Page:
Horsemanship in the Riding School

Horsemanship in the Riding School

(“Horsemanship in the Riding School,” by Florence Baillie-Grohman. Country Life, Vol. XIII.-No. 336, Saturday, June 13, 1903. Pages 780-783. Engravings by Johann Elias Ridinger (2-16-1698 to 4-10-1767) from his books “The New Art of Riding” and “The New Riding School”.)

The term art would not have been applied by the horseman of the old school to that kind of riding which enables a man to stick on in some fashion or other, while his horse carries him across country after, or too often on to, the hounds; nor to certain monkey-like performances on the neck of the horse by which some modern jockeys bring their mounts first past the winning-post. Towards the end of the eighteenth century, when Johann Elias Ridinger limned the pictures here given of a riding school, the art of riding meant that knowledge which enabled both horse and rider to show themselves off to best advantage, in all the dignity and ceremony befitting the position of a courtly cavalier and a stately steed.

In his time the manège, i.e., the training and riding of the great horse, as the war horse was called, and the “stirer,” or pleasure horse, was still considered one of the essentials of a gentleman’s education. A remnant of this train ing of horses may still sometimes be seen at the circus or the hippodrome, but the staid courtesy, “comeliness,” and “decency,” indispensable to the riding school of the ancient régime, have disappeared from our midst, whether for good or for bad.

From the time of Elizabeth to the period represented by our illustrations, this art, and the training of horses for the haute école, was the subject of endless books, pamphlets, and prints. One of the earlier and most quaint works of this kind was penned by one Maister Blundevill in 1597. He laments the lack of knowledge that the Englishmen have had, “and especially have at this present, as is best seen at a muster when the Queenes Maiesty hath need of horses and horsemen, where oftentimes ye shall see some that sit on their horses like wind-shaken reeds, handling their hands and legs like weavers, or if the horseman be good, then the horse for his part shall be so broken, as when he is spurred to go forward he will go backward, and when his rider will have him turne on the right he will turne clean contrarie, and when he should stop he will arm him selfe and run awaie, or else stop sooner than his rider would have him, or use suchlike toys.”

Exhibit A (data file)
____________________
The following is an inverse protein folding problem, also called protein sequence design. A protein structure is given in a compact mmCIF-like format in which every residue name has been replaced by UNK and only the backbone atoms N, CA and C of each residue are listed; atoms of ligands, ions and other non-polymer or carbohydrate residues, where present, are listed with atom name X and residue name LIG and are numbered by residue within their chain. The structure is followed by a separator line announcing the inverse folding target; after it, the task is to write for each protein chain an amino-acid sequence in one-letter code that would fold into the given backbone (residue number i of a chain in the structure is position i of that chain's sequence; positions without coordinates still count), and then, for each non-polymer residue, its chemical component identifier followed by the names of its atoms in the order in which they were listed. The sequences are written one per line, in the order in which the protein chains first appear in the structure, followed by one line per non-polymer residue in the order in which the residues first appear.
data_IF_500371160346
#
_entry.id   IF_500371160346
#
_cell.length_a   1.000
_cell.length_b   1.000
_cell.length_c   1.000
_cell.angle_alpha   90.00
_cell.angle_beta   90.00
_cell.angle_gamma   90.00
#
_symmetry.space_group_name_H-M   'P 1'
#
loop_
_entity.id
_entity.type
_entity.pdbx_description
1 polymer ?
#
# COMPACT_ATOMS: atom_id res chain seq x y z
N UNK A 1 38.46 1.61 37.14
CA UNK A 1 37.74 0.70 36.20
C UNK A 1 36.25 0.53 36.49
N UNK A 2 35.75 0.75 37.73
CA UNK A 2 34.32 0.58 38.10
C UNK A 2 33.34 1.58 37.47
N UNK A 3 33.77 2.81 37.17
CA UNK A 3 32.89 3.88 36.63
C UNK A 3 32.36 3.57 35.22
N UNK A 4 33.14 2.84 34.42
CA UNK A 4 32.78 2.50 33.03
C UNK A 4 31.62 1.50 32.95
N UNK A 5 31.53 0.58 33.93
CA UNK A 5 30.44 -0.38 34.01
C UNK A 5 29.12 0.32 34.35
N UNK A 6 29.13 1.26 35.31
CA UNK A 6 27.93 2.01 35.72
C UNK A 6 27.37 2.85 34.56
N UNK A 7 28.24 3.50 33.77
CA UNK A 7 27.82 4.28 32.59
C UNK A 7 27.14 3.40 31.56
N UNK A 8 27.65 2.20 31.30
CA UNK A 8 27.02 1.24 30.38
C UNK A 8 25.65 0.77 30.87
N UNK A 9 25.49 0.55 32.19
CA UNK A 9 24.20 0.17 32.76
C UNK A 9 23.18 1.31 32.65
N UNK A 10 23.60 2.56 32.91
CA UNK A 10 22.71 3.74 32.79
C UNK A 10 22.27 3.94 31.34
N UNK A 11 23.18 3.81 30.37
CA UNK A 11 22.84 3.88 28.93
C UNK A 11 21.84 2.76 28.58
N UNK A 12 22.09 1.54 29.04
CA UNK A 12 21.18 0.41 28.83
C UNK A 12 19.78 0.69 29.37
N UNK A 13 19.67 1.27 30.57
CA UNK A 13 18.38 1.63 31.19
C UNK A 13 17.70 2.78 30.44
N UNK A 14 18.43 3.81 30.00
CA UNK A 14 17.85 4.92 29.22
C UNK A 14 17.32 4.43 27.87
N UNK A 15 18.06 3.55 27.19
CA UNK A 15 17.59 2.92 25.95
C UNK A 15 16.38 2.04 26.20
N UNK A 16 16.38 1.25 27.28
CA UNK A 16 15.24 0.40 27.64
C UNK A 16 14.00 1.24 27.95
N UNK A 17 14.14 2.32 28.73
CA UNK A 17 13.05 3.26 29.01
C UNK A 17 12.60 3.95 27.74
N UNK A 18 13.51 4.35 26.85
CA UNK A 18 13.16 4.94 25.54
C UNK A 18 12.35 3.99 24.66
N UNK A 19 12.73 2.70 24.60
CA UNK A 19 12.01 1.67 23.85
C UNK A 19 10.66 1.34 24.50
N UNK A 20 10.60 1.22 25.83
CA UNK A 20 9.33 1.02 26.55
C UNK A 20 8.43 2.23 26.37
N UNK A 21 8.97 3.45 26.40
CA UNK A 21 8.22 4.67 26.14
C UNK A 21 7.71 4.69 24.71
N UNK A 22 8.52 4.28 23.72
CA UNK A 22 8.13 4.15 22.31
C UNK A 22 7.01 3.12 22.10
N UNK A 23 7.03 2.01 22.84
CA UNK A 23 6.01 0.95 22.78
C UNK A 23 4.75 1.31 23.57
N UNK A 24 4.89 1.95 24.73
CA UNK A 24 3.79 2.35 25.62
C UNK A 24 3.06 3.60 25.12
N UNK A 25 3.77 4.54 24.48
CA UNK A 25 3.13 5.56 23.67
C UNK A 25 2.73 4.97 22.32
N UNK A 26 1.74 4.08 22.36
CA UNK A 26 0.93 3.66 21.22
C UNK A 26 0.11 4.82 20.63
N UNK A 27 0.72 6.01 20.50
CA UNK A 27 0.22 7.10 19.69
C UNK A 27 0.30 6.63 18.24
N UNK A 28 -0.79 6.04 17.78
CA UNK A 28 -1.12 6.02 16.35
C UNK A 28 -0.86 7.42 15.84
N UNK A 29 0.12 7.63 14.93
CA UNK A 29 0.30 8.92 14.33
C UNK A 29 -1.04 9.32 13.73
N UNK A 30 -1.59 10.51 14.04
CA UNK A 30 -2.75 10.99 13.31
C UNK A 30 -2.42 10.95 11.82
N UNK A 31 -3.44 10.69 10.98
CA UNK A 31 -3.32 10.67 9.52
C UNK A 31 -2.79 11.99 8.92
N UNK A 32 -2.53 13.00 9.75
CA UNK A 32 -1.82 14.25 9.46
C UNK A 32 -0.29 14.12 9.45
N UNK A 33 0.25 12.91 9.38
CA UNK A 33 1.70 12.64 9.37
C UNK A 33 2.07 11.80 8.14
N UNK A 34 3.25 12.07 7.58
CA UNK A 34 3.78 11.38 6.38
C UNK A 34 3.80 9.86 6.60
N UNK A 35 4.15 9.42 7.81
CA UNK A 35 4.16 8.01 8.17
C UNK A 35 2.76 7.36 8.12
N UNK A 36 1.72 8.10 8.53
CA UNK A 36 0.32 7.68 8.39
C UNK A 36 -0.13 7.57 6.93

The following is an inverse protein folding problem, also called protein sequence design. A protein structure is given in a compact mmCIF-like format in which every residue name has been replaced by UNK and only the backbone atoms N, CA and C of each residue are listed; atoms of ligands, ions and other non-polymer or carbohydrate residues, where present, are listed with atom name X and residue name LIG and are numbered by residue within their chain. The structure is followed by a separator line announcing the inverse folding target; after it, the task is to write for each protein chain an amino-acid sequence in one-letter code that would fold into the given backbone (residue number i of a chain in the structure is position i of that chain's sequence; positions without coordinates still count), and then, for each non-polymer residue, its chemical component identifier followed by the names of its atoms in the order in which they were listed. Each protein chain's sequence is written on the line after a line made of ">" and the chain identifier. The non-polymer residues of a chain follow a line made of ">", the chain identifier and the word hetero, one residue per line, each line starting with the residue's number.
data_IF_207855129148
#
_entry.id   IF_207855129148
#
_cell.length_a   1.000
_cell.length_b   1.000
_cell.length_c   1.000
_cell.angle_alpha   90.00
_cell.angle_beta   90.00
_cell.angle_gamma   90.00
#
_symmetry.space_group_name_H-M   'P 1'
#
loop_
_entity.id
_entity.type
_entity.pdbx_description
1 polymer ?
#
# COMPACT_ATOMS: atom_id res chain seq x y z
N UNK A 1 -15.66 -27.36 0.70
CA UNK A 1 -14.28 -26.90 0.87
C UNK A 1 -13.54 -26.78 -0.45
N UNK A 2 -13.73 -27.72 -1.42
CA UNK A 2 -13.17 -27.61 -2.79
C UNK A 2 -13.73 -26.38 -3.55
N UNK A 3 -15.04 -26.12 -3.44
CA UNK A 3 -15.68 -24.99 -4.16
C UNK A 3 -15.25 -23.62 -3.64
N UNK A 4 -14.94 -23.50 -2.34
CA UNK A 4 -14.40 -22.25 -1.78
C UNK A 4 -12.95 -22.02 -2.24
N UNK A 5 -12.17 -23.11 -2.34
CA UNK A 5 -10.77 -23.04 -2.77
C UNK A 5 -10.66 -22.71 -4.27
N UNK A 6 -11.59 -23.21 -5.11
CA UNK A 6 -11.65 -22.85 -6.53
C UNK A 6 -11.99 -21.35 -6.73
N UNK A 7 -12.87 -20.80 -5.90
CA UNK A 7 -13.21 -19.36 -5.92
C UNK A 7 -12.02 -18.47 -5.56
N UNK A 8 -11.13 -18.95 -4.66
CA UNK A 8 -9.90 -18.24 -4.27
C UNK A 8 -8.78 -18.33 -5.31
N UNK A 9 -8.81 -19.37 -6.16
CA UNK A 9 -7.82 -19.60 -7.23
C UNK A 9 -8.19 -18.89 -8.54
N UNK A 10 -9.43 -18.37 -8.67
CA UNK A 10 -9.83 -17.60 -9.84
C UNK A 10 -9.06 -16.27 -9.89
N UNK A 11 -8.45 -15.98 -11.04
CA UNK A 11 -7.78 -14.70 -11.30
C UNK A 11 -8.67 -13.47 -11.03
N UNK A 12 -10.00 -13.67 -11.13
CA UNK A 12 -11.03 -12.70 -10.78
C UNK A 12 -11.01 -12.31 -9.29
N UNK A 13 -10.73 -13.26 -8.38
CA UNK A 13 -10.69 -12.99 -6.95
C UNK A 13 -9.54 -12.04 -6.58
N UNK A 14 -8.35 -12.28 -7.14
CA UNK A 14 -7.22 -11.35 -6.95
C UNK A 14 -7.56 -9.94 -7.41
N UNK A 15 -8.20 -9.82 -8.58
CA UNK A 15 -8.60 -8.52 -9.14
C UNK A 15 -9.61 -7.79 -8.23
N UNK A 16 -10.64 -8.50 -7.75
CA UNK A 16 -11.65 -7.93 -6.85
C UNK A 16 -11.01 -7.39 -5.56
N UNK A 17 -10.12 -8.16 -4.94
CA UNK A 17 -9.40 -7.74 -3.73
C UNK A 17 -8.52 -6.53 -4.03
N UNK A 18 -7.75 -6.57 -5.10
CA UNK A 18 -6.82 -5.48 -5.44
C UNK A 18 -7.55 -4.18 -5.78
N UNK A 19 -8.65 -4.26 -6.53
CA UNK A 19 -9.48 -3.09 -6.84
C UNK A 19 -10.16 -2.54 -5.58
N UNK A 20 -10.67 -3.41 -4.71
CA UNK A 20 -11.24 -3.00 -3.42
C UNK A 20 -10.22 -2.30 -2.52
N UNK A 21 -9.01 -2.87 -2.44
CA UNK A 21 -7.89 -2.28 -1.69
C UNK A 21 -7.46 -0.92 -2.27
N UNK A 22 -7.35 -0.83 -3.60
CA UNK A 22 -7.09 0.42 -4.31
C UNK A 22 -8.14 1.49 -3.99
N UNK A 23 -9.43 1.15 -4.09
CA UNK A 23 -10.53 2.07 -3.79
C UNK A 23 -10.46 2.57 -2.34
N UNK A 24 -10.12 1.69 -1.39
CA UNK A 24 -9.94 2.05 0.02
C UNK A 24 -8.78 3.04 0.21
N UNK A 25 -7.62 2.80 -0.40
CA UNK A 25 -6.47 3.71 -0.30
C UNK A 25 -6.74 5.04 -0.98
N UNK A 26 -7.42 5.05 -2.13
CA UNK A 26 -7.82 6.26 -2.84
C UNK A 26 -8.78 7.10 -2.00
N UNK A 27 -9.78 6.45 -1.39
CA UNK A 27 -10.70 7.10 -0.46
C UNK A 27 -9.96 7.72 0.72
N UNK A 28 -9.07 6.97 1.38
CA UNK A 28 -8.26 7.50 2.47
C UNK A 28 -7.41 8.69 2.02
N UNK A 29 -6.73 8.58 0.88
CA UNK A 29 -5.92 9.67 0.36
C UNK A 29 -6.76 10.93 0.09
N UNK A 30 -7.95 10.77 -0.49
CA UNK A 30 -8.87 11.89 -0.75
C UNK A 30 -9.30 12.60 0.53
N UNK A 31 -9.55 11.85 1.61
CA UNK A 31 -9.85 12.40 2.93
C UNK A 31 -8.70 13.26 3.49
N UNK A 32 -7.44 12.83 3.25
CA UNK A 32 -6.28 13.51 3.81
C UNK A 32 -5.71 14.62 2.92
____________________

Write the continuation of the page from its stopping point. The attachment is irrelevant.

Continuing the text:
“First,” says Maister Blundevill, “I found that to horse of service belong these chief points here following: That is to saie, to trot cleane, and lustilie, to stop lightlie, to turne on both hands readille, to gallop stronglie, to manege with single turne surelie, and, last of all, to passe a cariere swiftlie. And in all his doings, from the beginning to the ending, to reine well and to beare his head steddilie. All which things are also common to the ‘stirer’, but it is requisite to the stirer besides all this to learne to bound aloft with al four, and to yarke withall, to gallop the gallop gaillard, to fetch the capriole, to do the corvetti, and such like kinds of saltes.” Which shows us that although Maister Blundevill was British, he was not so insular as to object to adopting the Italian Grison’s nomenclature, as well as his instructions of how horses were to be taught the various tricks of the manège. Indeed, in the French, German, as well as the English riding schools, the Spanish and Italian terms prevailed, as the latter countries were the home of fancy horsemanship.

By reading the book of Blundevill and Grison we gain a very fair notion of what is going on in our illustrations.


In the first picture we have the elementary lessons for a young horse and young rider. The horse we see in the left-hand corner of the foreground is being led in blinkers till he gets accustomed to the sights of the school. In the background on the right we see one of the young ones being lunged. In the right-hand corner is the mounting-block, and the rider is learning to mount; in the centre he is seated in the correct position upright, his stirrups “neither too long nor too short, his elbows close in to his sides, his reins in his left hand close to the pommel of the saddle, and his ‘rodde’ borne low by the rider’s thighe, but not upon his thighe, with the point upward, and before you come to the place of turning you may let it fall to the right side of his (the horse’s) head.” This is all being explained to the rider and bystanders by the riding master standing in the centre group of the picture. In the background a man is trotting his horse along a wall, considered an excellent manner of teaching a horse to keep a straight line, or, as our ancient authors say, to keep a “forthright path.”